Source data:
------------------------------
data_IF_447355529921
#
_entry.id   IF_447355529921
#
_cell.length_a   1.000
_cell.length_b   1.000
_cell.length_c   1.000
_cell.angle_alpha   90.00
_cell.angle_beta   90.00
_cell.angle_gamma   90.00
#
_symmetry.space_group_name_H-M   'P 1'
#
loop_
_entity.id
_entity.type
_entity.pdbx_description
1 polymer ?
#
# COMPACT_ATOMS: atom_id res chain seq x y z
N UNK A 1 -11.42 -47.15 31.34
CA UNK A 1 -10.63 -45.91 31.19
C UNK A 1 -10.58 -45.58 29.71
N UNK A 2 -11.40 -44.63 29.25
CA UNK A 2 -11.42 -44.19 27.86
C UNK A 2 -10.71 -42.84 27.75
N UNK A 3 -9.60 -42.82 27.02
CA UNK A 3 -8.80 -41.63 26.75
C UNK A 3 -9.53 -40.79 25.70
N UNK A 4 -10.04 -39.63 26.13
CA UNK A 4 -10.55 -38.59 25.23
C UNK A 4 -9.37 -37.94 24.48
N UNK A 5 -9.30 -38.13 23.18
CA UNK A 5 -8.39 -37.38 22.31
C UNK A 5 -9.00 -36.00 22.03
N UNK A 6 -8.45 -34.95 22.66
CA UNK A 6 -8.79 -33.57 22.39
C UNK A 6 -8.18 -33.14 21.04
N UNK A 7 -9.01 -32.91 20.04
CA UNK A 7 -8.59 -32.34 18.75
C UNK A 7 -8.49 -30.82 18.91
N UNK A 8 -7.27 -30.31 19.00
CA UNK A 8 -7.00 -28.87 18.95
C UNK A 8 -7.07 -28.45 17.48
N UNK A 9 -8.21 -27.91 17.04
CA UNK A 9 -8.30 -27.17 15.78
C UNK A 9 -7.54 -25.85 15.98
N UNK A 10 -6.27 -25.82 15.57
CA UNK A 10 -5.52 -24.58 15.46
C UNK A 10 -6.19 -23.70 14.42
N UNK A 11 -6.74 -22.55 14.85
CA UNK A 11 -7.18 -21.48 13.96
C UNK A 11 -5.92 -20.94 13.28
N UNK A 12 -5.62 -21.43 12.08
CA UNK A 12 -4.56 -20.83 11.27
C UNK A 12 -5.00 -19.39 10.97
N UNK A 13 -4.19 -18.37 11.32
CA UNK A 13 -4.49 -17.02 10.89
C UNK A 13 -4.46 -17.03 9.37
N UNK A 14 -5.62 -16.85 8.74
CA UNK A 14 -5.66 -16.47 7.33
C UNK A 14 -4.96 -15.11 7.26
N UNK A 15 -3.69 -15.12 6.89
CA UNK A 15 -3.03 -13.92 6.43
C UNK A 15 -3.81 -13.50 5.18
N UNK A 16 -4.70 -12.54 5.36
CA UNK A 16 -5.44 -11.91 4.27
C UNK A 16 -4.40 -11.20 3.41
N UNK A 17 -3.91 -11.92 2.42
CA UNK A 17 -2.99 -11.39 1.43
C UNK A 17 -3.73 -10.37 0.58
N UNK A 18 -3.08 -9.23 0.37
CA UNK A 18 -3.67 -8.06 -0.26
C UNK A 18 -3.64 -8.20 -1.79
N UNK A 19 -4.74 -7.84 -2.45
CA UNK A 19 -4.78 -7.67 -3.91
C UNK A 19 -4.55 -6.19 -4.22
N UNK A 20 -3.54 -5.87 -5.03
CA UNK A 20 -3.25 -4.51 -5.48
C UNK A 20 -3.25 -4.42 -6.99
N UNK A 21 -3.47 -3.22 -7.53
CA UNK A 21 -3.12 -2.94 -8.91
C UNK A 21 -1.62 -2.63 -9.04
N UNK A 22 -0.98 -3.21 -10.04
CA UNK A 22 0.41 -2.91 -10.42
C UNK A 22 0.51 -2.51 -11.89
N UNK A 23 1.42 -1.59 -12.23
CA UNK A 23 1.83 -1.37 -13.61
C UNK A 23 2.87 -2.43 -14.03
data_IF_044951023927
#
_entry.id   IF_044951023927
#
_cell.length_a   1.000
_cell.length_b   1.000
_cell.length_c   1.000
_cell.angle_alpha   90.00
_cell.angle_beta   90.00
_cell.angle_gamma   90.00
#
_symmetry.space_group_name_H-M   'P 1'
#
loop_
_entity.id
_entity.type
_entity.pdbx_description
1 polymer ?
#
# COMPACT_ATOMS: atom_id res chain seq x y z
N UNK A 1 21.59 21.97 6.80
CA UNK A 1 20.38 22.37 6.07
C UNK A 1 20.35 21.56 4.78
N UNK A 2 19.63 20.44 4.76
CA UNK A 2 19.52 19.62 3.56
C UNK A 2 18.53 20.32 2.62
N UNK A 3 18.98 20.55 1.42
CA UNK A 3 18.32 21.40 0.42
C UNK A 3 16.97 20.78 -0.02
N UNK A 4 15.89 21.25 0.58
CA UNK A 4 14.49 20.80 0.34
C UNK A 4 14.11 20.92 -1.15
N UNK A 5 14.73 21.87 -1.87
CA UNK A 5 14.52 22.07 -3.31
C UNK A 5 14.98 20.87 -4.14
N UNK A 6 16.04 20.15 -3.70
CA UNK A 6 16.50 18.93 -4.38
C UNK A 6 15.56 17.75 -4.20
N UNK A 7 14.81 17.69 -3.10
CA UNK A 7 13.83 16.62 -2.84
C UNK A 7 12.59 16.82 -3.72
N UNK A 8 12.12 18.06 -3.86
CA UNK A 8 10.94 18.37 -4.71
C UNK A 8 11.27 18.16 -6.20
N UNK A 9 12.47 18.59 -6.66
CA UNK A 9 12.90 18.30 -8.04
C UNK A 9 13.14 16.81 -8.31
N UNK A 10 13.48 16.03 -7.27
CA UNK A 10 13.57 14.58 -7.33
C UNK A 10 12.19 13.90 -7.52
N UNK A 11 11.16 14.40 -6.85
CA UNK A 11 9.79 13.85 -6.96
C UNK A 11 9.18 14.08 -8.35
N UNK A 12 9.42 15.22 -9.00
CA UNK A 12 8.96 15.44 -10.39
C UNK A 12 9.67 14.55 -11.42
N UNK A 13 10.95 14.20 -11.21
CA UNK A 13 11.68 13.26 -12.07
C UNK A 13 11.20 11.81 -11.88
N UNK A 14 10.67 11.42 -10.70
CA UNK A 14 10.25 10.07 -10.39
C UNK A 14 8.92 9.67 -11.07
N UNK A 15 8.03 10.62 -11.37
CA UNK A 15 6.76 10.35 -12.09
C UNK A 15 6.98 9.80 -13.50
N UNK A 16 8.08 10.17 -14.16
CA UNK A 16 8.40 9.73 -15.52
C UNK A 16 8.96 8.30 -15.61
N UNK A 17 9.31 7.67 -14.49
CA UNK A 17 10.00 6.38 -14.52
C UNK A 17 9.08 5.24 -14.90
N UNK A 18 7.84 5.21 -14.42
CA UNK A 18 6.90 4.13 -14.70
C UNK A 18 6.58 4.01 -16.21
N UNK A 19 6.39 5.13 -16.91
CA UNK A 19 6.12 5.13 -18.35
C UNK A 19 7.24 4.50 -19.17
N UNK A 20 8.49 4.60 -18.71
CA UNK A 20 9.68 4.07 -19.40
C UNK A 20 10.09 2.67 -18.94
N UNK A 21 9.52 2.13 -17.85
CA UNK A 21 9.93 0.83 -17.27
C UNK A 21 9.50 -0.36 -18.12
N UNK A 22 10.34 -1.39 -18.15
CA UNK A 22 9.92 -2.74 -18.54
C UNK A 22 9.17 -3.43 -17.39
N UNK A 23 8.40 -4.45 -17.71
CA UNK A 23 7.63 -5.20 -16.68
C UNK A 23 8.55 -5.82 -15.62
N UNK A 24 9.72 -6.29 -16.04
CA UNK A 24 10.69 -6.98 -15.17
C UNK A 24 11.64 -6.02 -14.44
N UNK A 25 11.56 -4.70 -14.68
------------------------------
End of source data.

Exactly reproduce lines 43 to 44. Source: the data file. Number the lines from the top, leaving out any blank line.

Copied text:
CA UNK A 8 -7.00 -28.87 18.95
C UNK A 8 -7.07 -28.45 17.48